Thomas J. Norton  |  Jan 07, 2014  |  0 comments
For 2014, Sony is extending its Ultra HD offerings to include nine new models, ranging from 49- to 85-inches. They’re all LCD/LED designs—no sign of commercial OLEDs from Sony as yet. All of these new 4K sets employ Sony’s new X-tended Dynamic Range PRO technology, which sounds a lot like a new High Dynamic Range technology being promoted by Dolby, which we expect to see later at the show. In any case, this is said to increase the contrast ratio for greater image punch.
Al Griffin  |  Jan 07, 2014  |  0 comments
Despite the word “Consumer” in its title, the Consumer Electronic Show is basically a B2B event: It’s for companies to introduce products, technologies, and concepts to other companies with the goal of getting down to bizness and making money. That’s one reason why there are hundreds of conference sessions and press events related to stuff other than huge TVs, headphones, and other gadgets.
Thomas J. Norton  |  Jan 07, 2014  |  2 comments
Ain't it the truth!
John Sciacca  |  Jan 07, 2014  |  0 comments
Door locks are not meant to be cool. Door locks are not meant to be sexy. Door lock are supposed to be utilitarian devices that keep the bad people out of your house when you’re not home, and require limited access by using a good, old-fashioned key, the way our forefathers intended.

These are all things that Goji has clearly never heard, because the company’s new Smart Lock is by far the sexiest industrial design I’ve seen on a door lock. In fact, I think that Goji might do for the smart lock what Nest did for the smart thermostat.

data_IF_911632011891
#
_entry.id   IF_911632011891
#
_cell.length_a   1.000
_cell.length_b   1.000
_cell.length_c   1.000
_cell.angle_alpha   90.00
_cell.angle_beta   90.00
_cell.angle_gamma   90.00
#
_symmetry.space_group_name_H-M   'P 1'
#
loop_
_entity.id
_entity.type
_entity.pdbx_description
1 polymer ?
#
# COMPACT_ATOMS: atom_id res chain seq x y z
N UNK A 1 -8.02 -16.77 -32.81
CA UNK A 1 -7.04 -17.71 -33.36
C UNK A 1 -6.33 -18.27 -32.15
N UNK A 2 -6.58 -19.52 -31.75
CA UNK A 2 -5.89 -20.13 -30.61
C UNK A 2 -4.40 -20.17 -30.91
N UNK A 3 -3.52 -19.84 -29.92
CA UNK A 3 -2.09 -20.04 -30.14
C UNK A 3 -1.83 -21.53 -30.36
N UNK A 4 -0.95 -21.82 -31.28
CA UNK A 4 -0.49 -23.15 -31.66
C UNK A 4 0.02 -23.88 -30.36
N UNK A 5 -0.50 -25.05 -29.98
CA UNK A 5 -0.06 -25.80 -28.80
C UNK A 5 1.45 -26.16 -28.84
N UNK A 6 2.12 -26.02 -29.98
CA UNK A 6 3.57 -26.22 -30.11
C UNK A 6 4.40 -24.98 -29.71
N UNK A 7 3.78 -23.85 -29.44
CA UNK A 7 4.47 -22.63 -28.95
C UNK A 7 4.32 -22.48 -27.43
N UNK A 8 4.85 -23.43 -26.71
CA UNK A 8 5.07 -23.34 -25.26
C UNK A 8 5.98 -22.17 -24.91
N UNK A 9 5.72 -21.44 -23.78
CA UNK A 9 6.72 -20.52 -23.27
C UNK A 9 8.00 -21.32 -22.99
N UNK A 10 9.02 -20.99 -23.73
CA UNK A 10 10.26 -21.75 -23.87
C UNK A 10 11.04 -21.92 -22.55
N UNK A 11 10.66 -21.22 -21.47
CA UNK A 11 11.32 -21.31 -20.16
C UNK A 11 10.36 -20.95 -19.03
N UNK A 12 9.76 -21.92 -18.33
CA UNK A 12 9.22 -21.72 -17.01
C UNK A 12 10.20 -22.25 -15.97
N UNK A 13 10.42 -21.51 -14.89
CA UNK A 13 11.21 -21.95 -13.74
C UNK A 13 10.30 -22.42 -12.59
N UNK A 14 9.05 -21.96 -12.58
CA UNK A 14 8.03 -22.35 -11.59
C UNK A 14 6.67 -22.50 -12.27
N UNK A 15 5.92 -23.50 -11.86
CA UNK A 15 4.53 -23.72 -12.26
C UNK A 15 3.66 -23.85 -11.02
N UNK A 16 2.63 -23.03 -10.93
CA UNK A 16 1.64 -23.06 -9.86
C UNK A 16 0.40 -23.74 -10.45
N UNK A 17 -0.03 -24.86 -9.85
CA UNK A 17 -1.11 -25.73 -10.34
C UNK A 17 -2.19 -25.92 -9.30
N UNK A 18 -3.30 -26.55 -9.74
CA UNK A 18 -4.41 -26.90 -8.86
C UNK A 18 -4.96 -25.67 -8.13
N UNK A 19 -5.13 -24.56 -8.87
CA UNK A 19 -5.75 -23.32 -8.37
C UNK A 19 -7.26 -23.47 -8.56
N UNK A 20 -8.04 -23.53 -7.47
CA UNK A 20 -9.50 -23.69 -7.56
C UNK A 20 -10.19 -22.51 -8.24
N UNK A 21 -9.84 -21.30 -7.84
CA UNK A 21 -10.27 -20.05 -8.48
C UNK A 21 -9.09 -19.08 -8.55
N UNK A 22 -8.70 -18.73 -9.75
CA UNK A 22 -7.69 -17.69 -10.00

John Sciacca  |  Jan 07, 2014  |  0 comments
A consortium of flagship audio/video companies have once again teamed up to provide the most immersive, over-the-top home theater demo at CES 2014.

Using detailed engineering schematics from Antony Grimani’s firm, Performance Media Industries (PMI) they rebuilt a meeting room in the Venetian into the ultimate movie listening and viewing space. Grimani told me that his company reengineered the room omitting all of the “wrong” hotel dimensions, and coming up with the layout and design for the room’s seating, riser heath, screen size, acoustic treatments and more.

Thomas J. Norton  |  Jan 07, 2014  |  1 comments
The Holy Grail of 3D has long been 3D without glasses—technically known as autostereoscopic 3D. But past CES demos of this technology have been notable duds.

The only way to do 3D without glasses is to process the image so that the images to each eye are isolated. But this has a side effect. You can see the 3D when viewed straight on. Move off center by a few degrees and the 3D disappears, taking some image quality with it. Move a bit further off-axis and the 3D returns. And so on—and off. The result is you get 3D only in a limited range of viewing zones, and poor image quality in others.